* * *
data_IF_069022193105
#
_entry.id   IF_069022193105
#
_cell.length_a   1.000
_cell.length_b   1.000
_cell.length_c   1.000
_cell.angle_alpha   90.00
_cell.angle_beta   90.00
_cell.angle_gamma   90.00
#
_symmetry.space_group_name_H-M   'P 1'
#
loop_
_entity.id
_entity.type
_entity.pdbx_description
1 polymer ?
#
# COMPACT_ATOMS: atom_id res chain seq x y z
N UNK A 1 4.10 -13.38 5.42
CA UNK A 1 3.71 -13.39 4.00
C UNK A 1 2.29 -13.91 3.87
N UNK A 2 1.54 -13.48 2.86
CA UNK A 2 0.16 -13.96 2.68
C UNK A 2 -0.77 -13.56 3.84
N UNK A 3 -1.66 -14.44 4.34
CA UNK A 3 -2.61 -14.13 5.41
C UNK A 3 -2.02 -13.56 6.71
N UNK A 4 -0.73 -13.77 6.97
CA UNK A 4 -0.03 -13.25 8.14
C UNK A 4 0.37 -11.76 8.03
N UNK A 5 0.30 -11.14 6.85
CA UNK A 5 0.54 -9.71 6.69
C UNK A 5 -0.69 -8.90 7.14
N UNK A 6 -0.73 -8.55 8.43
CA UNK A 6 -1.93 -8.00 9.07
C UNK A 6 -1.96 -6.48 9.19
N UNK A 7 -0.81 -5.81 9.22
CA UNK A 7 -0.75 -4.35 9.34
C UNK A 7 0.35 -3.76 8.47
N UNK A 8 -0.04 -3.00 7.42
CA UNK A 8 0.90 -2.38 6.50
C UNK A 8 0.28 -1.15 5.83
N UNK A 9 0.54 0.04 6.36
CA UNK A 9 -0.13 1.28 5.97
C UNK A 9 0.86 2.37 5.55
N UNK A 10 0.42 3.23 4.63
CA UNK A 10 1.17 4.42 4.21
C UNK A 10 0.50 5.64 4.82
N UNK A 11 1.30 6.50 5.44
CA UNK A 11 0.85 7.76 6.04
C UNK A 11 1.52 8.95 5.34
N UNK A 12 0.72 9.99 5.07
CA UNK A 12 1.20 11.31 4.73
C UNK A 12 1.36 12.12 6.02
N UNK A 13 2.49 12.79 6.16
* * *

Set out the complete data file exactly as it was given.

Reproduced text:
data_IF_069022193105
#
_entry.id   IF_069022193105
#
_cell.length_a   1.000
_cell.length_b   1.000
_cell.length_c   1.000
_cell.angle_alpha   90.00
_cell.angle_beta   90.00
_cell.angle_gamma   90.00
#
_symmetry.space_group_name_H-M   'P 1'
#
loop_
_entity.id
_entity.type
_entity.pdbx_description
1 polymer ?
#
# COMPACT_ATOMS: atom_id res chain seq x y z
N UNK A 1 4.10 -13.38 5.42
CA UNK A 1 3.71 -13.39 4.00
C UNK A 1 2.29 -13.91 3.87
N UNK A 2 1.54 -13.48 2.86
CA UNK A 2 0.16 -13.96 2.68
C UNK A 2 -0.77 -13.56 3.84
N UNK A 3 -1.66 -14.44 4.34
CA UNK A 3 -2.61 -14.13 5.41
C UNK A 3 -2.02 -13.56 6.71
N UNK A 4 -0.73 -13.77 6.97
CA UNK A 4 -0.03 -13.25 8.14
C UNK A 4 0.37 -11.76 8.03
N UNK A 5 0.30 -11.14 6.85
CA UNK A 5 0.54 -9.71 6.69
C UNK A 5 -0.69 -8.90 7.14
N UNK A 6 -0.73 -8.55 8.43
CA UNK A 6 -1.93 -8.00 9.07
C UNK A 6 -1.96 -6.48 9.19
N UNK A 7 -0.81 -5.81 9.22
CA UNK A 7 -0.75 -4.35 9.34
C UNK A 7 0.35 -3.76 8.47
N UNK A 8 -0.04 -3.00 7.42
CA UNK A 8 0.90 -2.38 6.50
C UNK A 8 0.28 -1.15 5.83
N UNK A 9 0.54 0.04 6.36
CA UNK A 9 -0.13 1.28 5.97
C UNK A 9 0.86 2.37 5.55
N UNK A 10 0.42 3.23 4.63
CA UNK A 10 1.17 4.42 4.21
C UNK A 10 0.50 5.64 4.82
N UNK A 11 1.30 6.50 5.44
CA UNK A 11 0.85 7.76 6.04
C UNK A 11 1.52 8.95 5.34
N UNK A 12 0.72 9.99 5.07
CA UNK A 12 1.20 11.31 4.73
C UNK A 12 1.36 12.12 6.02
N UNK A 13 2.49 12.79 6.16